The imps who gorged too much
In his next engagement, it looks like witty Mr. Radler will be appearing at Uncle Sam’s House of Blues. If he pleads guilty, as anticipated, to his role in the alleged fleecing of $32 million from the shareholders of Hollinger Inc., he faces five years apiece on seven counts of assorted fraud.
Until jettisoned in 2003 amid cascading revelations of corporate misdeeds at Hollinger, Mr. Radler had been the publisher of the Chicago Sun-Times, where he made miserable the lives of many of my friends and cherished former colleagues, as well as plenty of good folks I never had the chance to meet.
In merciless slashing after assuming control of the paper in 1994, Mr. Radler cut the newsroom by 28% to 185 journalists. He also cranked editorial policy so far to the right that the traditionally conservative Chicago Tribune emerged as “the city’s moderate voice,” according to Chicago Magazine.
The Sun-Times continued to pay the price for Mr. Radler’s cynical reign after his departure, when it was censured a year ago for systematically inflating its circulation to overcharge its advertisers. The circulation fraud was uncovered – and promptly reported – by the paper’s new publisher, John Cruickshank.
Through it all, the people of the Sun-Times have continued to publish a smart, gutsy tabloid that’s tough on City Hall corruption yet a tender advocate for the city’s down and out. After enduring a succession of such colorful owners as Rupert Murdoch, Robert Page and Conrad Black, this staff deserves a Pulitzer for perseverance.
When Mr. Radler was indicted last week along with former Hollinger attorney Mark Kipnis, Lord Black was conspicuously mentioned as the “Chairman” but conspicuously unindicted. After cutting a plea agreement for himself, Mr. Radler is expected to help provide the information necessary to bring to justice his long-time partner in alleged crime.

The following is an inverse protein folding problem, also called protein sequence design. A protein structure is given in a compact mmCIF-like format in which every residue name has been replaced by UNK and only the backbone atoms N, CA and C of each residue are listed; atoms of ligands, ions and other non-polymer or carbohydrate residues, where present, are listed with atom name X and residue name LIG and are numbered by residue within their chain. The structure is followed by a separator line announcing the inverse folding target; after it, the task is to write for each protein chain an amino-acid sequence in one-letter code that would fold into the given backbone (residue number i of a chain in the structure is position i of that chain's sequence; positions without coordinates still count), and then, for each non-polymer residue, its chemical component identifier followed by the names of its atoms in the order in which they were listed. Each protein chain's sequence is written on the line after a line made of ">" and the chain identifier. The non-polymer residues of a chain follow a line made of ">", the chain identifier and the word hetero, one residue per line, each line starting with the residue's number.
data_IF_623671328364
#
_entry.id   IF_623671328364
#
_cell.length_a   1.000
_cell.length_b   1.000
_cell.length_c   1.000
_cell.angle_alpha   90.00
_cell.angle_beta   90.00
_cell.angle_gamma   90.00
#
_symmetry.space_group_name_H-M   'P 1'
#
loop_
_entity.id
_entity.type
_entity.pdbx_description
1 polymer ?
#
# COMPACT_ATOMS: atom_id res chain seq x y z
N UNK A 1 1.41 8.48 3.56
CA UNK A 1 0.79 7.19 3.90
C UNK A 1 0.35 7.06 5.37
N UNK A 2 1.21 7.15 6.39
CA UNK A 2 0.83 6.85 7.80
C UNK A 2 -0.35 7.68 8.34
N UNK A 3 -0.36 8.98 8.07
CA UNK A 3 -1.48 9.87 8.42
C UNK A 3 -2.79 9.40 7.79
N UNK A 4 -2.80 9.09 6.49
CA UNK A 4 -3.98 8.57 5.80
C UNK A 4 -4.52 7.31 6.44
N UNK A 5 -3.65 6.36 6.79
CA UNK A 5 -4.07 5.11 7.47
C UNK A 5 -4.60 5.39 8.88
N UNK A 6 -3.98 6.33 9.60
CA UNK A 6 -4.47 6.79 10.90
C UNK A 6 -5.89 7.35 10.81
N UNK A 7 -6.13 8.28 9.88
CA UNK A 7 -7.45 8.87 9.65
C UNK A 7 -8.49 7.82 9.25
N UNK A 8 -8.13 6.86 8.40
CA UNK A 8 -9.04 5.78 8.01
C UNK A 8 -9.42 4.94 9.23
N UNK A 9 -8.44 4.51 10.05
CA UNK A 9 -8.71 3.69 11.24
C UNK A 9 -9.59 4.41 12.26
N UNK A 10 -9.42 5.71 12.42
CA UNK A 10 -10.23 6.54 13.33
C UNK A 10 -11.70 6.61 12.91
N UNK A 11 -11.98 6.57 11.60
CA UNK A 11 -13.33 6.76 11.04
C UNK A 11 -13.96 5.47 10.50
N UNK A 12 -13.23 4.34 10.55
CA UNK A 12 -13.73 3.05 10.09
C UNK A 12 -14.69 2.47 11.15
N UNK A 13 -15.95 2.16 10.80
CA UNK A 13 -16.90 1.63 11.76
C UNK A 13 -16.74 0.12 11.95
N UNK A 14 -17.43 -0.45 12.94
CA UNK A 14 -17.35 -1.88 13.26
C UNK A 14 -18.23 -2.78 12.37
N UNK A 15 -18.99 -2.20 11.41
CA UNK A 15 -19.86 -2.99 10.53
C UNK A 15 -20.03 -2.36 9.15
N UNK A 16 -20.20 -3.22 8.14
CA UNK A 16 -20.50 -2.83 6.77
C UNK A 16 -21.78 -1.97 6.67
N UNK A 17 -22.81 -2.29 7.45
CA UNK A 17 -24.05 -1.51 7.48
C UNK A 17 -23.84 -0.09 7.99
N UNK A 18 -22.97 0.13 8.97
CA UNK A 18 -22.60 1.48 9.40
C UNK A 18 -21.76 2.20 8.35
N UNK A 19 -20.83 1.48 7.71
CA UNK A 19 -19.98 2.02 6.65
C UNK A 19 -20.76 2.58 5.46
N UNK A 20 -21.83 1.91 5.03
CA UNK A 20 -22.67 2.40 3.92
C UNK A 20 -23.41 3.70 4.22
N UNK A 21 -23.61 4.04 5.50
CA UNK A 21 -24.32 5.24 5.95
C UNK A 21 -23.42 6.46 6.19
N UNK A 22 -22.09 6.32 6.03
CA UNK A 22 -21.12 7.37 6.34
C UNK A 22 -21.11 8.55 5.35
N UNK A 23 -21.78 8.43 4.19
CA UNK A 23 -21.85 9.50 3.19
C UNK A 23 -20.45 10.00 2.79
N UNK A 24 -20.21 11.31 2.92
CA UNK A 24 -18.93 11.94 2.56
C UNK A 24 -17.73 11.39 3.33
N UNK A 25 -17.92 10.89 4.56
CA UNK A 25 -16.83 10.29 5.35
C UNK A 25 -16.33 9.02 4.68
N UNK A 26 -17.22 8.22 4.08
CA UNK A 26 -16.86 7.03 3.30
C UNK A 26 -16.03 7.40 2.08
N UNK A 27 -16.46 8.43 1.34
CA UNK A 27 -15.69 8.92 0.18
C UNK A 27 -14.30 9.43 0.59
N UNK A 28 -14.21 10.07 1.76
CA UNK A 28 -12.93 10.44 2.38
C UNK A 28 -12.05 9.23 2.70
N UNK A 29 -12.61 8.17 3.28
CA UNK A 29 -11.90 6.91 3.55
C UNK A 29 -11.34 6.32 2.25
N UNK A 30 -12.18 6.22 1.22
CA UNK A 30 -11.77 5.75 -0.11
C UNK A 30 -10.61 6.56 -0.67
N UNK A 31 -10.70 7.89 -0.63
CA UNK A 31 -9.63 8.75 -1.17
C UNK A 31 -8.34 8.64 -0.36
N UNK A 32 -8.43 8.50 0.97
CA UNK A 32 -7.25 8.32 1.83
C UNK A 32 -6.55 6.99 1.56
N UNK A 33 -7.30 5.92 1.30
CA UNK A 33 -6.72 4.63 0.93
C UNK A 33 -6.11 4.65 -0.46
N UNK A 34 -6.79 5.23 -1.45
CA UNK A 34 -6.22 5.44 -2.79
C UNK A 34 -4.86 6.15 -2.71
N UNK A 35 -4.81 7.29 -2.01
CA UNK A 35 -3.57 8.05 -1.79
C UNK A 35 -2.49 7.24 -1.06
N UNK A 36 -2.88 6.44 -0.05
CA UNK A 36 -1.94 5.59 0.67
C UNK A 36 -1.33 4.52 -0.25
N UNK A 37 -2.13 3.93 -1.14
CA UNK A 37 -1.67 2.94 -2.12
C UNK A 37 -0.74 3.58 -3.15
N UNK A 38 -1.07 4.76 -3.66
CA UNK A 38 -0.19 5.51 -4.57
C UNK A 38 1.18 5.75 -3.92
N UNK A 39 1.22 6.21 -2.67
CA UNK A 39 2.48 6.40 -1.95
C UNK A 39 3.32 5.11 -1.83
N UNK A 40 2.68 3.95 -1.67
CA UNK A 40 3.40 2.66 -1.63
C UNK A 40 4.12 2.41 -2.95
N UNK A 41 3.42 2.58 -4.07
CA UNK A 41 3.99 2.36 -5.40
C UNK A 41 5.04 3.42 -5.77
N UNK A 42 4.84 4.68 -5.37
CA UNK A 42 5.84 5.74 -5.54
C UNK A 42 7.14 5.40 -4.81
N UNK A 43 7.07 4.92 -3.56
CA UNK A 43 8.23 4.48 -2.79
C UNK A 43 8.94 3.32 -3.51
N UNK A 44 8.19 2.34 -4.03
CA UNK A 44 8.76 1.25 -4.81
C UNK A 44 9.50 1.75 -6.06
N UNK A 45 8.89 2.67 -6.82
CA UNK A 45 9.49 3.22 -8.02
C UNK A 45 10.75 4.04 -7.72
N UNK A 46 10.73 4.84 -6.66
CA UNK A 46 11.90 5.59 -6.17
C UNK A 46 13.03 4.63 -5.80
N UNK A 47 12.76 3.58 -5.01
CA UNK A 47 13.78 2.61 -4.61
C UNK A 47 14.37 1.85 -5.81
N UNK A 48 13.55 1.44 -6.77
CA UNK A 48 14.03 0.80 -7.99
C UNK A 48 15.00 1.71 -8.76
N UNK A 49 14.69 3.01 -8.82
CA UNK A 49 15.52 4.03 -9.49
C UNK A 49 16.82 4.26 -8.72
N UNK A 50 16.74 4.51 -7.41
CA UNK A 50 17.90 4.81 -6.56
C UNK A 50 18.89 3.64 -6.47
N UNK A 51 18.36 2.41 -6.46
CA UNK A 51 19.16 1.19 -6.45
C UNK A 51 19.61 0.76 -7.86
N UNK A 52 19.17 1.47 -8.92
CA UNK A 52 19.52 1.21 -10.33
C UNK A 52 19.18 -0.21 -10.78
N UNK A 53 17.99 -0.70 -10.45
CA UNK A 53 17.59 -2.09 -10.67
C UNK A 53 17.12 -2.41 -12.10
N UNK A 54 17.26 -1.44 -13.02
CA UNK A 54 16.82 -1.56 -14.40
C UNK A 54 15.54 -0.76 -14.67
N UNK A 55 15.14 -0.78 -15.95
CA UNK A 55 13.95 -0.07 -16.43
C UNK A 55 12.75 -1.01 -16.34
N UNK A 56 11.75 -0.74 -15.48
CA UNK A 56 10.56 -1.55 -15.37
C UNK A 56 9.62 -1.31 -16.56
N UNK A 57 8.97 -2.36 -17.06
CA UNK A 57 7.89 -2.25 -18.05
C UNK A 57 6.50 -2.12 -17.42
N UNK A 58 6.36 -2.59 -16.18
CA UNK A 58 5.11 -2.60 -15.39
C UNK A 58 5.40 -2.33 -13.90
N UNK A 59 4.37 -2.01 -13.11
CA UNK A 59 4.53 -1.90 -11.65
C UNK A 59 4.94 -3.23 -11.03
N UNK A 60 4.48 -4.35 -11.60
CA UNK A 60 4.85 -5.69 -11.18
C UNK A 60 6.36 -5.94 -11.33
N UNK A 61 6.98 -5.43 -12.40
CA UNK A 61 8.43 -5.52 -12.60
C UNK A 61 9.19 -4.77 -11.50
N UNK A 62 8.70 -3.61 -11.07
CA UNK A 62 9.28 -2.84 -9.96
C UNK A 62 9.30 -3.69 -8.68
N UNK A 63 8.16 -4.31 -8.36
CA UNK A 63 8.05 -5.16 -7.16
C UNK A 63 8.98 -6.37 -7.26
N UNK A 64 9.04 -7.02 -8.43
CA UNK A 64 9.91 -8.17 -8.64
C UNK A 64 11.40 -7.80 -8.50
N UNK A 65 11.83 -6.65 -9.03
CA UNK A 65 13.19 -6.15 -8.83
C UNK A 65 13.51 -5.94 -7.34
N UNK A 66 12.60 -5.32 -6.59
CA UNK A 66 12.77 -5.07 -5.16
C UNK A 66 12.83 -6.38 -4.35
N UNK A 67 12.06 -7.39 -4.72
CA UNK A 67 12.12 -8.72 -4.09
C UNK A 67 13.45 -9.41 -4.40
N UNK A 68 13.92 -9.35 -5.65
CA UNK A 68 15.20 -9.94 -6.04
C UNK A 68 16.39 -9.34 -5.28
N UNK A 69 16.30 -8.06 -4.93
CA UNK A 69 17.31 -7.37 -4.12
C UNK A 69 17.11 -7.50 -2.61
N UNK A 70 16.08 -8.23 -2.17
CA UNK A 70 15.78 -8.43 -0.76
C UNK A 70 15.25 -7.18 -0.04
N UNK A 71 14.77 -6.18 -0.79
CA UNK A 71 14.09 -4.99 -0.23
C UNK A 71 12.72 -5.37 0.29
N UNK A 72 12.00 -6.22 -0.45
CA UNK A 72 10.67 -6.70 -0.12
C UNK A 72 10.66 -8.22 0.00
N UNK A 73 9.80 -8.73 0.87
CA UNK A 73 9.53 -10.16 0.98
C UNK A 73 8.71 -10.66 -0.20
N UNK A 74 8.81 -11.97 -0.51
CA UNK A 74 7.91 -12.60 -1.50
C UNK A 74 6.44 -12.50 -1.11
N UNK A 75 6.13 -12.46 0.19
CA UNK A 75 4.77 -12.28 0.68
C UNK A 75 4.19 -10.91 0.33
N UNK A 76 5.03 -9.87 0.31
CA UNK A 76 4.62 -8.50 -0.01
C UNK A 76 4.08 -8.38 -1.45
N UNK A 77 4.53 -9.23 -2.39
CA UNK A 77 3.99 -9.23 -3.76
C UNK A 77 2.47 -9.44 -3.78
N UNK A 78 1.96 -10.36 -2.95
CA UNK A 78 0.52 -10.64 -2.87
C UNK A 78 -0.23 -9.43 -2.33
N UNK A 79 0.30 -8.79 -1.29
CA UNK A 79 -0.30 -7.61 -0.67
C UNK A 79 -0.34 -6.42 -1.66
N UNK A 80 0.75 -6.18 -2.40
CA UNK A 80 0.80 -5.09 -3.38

The men bought their first newspaper in 1969, and later sold it at a tidy gain. Warming to the publishing business, they acquired over the years the Sun-Times, the Jerusalem Post, the London Daily Telegraph and many other publications across Canada and around the globe.
Mr. Radler is a native of Montreal whose father ran a French restaurant called Au Lutin Qui Bouffe, which translates roughly as "The Imp Who Gorges Himself." He was the quiet Mr. Inside to Conrad Black’s Lord Overlord.
Although Mr. Black also was born a Canadian, he so coveted a peerage that he renounced his citizenship -- and twisted enough arms in Parliament -- to be named Lord Black of Crossharbour in 2001. Crossharbour, incidentally, is a commuter-train stop near the Daily Telegraph’s publishing plant in the Docklands of London.
The Lord and his vassal used their newspapers to maximize profits and settle political scores. Along the way, according to the indictment, they wrongfully created a series of complex sweetheart deals to vector profits from their shareholders into their own pockets.
Now, it looks as though the imps who gorged too much are finally going to choke on it.